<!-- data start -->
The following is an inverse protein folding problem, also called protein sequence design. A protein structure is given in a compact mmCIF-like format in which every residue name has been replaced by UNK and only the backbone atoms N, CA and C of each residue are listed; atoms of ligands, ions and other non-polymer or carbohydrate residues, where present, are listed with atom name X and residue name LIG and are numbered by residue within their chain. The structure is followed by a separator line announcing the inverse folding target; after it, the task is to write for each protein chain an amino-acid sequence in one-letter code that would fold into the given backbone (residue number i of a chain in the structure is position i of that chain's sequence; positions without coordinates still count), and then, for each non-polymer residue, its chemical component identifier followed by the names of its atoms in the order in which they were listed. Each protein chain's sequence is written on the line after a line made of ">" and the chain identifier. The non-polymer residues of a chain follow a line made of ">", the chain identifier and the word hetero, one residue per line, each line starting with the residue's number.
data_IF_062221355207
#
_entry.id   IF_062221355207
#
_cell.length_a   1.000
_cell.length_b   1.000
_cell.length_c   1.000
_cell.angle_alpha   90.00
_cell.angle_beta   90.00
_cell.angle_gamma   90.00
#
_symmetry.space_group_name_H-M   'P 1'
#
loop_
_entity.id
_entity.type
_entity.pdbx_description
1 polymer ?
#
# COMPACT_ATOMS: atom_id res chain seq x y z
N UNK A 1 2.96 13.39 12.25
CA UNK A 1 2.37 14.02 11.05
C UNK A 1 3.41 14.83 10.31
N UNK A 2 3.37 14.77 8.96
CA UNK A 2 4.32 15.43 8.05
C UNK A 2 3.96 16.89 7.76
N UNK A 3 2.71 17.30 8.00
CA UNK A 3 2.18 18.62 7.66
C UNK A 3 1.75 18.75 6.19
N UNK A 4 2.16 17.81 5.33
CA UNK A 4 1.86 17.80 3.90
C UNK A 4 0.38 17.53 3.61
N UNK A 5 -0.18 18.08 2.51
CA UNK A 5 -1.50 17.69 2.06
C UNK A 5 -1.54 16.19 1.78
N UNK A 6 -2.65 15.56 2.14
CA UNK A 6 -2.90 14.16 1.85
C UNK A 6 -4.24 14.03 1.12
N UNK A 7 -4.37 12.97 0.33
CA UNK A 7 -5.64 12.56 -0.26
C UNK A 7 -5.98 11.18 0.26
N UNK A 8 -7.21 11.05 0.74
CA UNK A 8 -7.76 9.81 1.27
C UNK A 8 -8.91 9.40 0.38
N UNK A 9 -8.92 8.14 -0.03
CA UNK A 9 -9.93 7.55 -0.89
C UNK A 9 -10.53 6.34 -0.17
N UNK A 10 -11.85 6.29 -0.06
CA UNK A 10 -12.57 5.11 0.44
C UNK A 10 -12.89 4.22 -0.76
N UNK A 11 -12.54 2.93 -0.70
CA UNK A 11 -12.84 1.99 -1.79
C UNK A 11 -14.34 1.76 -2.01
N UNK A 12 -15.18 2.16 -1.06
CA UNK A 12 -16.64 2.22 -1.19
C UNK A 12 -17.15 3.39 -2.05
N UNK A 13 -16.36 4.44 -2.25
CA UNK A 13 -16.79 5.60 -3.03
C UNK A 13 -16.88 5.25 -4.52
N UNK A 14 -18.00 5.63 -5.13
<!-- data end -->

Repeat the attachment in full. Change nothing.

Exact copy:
The following is an inverse protein folding problem, also called protein sequence design. A protein structure is given in a compact mmCIF-like format in which every residue name has been replaced by UNK and only the backbone atoms N, CA and C of each residue are listed; atoms of ligands, ions and other non-polymer or carbohydrate residues, where present, are listed with atom name X and residue name LIG and are numbered by residue within their chain. The structure is followed by a separator line announcing the inverse folding target; after it, the task is to write for each protein chain an amino-acid sequence in one-letter code that would fold into the given backbone (residue number i of a chain in the structure is position i of that chain's sequence; positions without coordinates still count), and then, for each non-polymer residue, its chemical component identifier followed by the names of its atoms in the order in which they were listed. Each protein chain's sequence is written on the line after a line made of ">" and the chain identifier. The non-polymer residues of a chain follow a line made of ">", the chain identifier and the word hetero, one residue per line, each line starting with the residue's number.
data_IF_062221355207
#
_entry.id   IF_062221355207
#
_cell.length_a   1.000
_cell.length_b   1.000
_cell.length_c   1.000
_cell.angle_alpha   90.00
_cell.angle_beta   90.00
_cell.angle_gamma   90.00
#
_symmetry.space_group_name_H-M   'P 1'
#
loop_
_entity.id
_entity.type
_entity.pdbx_description
1 polymer ?
#
# COMPACT_ATOMS: atom_id res chain seq x y z
N UNK A 1 2.96 13.39 12.25
CA UNK A 1 2.37 14.02 11.05
C UNK A 1 3.41 14.83 10.31
N UNK A 2 3.37 14.77 8.96
CA UNK A 2 4.32 15.43 8.05
C UNK A 2 3.96 16.89 7.76
N UNK A 3 2.71 17.30 8.00
CA UNK A 3 2.18 18.62 7.66
C UNK A 3 1.75 18.75 6.19
N UNK A 4 2.16 17.81 5.33
CA UNK A 4 1.86 17.80 3.90
C UNK A 4 0.38 17.53 3.61
N UNK A 5 -0.18 18.08 2.51
CA UNK A 5 -1.50 17.69 2.06
C UNK A 5 -1.54 16.19 1.78
N UNK A 6 -2.65 15.56 2.14
CA UNK A 6 -2.90 14.16 1.85
C UNK A 6 -4.24 14.03 1.12
N UNK A 7 -4.37 12.97 0.33
CA UNK A 7 -5.64 12.56 -0.26
C UNK A 7 -5.98 11.18 0.26
N UNK A 8 -7.21 11.05 0.74
CA UNK A 8 -7.76 9.81 1.27
C UNK A 8 -8.91 9.40 0.38
N UNK A 9 -8.92 8.14 -0.03
CA UNK A 9 -9.93 7.55 -0.89
C UNK A 9 -10.53 6.34 -0.17
N UNK A 10 -11.85 6.29 -0.06
CA UNK A 10 -12.57 5.11 0.44
C UNK A 10 -12.89 4.22 -0.76
N UNK A 11 -12.54 2.93 -0.70
CA UNK A 11 -12.84 1.99 -1.79
C UNK A 11 -14.34 1.76 -2.01
N UNK A 12 -15.18 2.16 -1.06
CA UNK A 12 -16.64 2.22 -1.19
C UNK A 12 -17.15 3.39 -2.05
N UNK A 13 -16.36 4.44 -2.25
CA UNK A 13 -16.79 5.60 -3.03
C UNK A 13 -16.88 5.25 -4.52
N UNK A 14 -18.00 5.63 -5.13